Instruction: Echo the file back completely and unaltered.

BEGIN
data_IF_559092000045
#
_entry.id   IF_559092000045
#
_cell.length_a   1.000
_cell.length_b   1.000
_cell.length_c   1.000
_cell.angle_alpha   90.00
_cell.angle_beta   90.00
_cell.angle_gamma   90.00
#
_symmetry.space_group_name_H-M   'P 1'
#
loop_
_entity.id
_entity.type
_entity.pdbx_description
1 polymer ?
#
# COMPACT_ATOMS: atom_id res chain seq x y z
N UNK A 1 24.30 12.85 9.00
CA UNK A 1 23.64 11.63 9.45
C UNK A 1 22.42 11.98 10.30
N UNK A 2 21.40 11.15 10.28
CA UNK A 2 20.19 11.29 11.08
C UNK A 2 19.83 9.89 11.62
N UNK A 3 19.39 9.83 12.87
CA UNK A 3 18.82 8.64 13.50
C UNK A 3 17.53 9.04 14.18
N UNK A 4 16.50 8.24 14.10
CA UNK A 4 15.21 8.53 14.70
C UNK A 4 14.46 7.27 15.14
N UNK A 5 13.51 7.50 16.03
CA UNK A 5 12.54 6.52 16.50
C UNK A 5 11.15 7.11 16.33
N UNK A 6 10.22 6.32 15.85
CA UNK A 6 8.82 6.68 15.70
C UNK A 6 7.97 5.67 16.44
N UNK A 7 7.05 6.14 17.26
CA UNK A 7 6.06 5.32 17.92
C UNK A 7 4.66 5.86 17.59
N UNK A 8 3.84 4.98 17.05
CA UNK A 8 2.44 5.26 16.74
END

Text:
data_IF_559092000045
#
_entry.id   IF_559092000045
#
_cell.length_a   1.000
_cell.length_b   1.000
_cell.length_c   1.000
_cell.angle_alpha   90.00
_cell.angle_beta   90.00
_cell.angle_gamma   90.00
#
_symmetry.space_group_name_H-M   'P 1'
#
loop_
_entity.id
_entity.type
_entity.pdbx_description
1 polymer ?
#
# COMPACT_ATOMS: atom_id res chain seq x y z
N UNK A 1 24.30 12.85 9.00
CA UNK A 1 23.64 11.63 9.45
C UNK A 1 22.42 11.98 10.30
N UNK A 2 21.40 11.15 10.28
CA UNK A 2 20.19 11.29 11.08
C UNK A 2 19.83 9.89 11.62
N UNK A 3 19.39 9.83 12.87
CA UNK A 3 18.82 8.64 13.50
C UNK A 3 17.53 9.04 14.18
N UNK A 4 16.50 8.24 14.10
CA UNK A 4 15.21 8.53 14.70
C UNK A 4 14.46 7.27 15.14
N UNK A 5 13.51 7.50 16.03
CA UNK A 5 12.54 6.52 16.50
C UNK A 5 11.15 7.11 16.33
N UNK A 6 10.22 6.32 15.85
CA UNK A 6 8.82 6.68 15.70
C UNK A 6 7.97 5.67 16.44
N UNK A 7 7.05 6.14 17.26
CA UNK A 7 6.06 5.32 17.92
C UNK A 7 4.66 5.86 17.59
N UNK A 8 3.84 4.98 17.05
CA UNK A 8 2.44 5.26 16.74